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If you are pregnant expectant parenting and wondering what on earth you’ll call your bundle of joy, here are some thoughts on how to choose a baby name that’ll work for your family. Preferably by your due date.
How does one go about choosing a baby name?
Have you been there?
You have a list of 5 awesome names, and your spouse is like.
With one of my babies, we didn’t have a name until a week before he was born.
With another, we didn’t name him until after he was born.
How To Choose A Meaningful Baby Name
Here are some tried and true ways to choose awesome baby names.
- pinpoint an issue
- draw out how it’s affecting you
- label what you don’t like about it
- determine areas of responsibility
- figure out how it’s showing up
- say what you’d rather happen
- brainstorm solutions
1. Choose names that run in the family, even way back
A great way to start thinking about names is to get family members to make lists of all the names they can think of that run in the family in both genders.
You may find a name or two you’d forgotten about but that are timeless.
I think this is a great tradition and being able to keep a name running in the family is special.
Now, that was way big back in the 1920’s but just not something I wanted to inflict on my son. Nor did I think papa would mind.
So, I shortened Buford to Ford and, voila, my son’s middle name was born.
You don’t have to confine yourself to family names or carry down a name to the fifth generation (is that not reserved for royalty?) but sentimentality has its place.
- Look on ancestry.com and scour your family tree. You’ll likely find some gems that stand out among the crowd, and it’ll help narrow down the top runners.
- Text family members and ask about their aunts, uncles, cousins, and grandparents growing up. The goal is to get a high volume of names.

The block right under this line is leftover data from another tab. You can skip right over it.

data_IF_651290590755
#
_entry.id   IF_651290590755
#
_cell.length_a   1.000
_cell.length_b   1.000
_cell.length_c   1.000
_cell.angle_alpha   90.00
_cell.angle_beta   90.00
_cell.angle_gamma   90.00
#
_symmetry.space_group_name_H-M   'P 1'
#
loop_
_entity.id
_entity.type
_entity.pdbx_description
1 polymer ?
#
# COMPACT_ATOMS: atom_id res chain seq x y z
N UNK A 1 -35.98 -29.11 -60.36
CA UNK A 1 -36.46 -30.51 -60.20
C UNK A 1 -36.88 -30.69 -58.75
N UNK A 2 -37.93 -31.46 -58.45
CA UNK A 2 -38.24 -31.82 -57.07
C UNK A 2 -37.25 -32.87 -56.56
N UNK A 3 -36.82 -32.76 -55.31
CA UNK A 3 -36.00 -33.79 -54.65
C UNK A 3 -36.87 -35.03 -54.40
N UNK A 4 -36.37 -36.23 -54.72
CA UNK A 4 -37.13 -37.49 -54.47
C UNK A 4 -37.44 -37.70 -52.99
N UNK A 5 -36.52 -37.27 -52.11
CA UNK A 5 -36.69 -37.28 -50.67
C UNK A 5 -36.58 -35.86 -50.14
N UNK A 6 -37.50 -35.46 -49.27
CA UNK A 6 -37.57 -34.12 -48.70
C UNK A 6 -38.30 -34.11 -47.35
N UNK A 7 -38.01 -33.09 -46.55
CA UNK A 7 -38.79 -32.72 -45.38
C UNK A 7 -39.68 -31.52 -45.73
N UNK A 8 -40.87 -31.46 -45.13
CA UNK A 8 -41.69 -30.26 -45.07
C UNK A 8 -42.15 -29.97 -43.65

2) Choose a baby name based on its meaning
I must admit, I cared less about the meaning of names than my husband did, at first.
Sure, I wouldn’t name my child something that had its origin in the word evil or ugly, but I wasn’t aiming for a name that meant something special.
My husband, however, didn’t want the name to simply be neutral, but he wanted it to be a proclamation over our child.
We had a name chosen for our daughter until the day before she was born. After researching the meaning more, we realized the first name we had chosen also meant Temptress.
That wasn’t something I wanted on a banner over her head. Ha! We changed the name and – the very next day – she came into the world early.
She was waiting on her real name.
- Start to think of adjectives that mean something to you and then search names that go along with those.
- You may be stuck between a few names and the meaning could push one over the top for you.
- Google “girl names that are flowers” or “names that mean beautiful” and it’ll help you narrow down the options.
Read: Baby Names Finder
3) Decide whether you’re willing to choose a super trendy name
Names come and they go.
Some, like Nancy or Jessica, tell you what age someone is without seeing their face.
Some are more classic. They come and go in popularity, but they’ll never be “so 2019” because they were here long before and will be here long after.
Sometimes their popularity ebbs and flows, but they are classic and traditional enough (in most languages) to stand the test of time.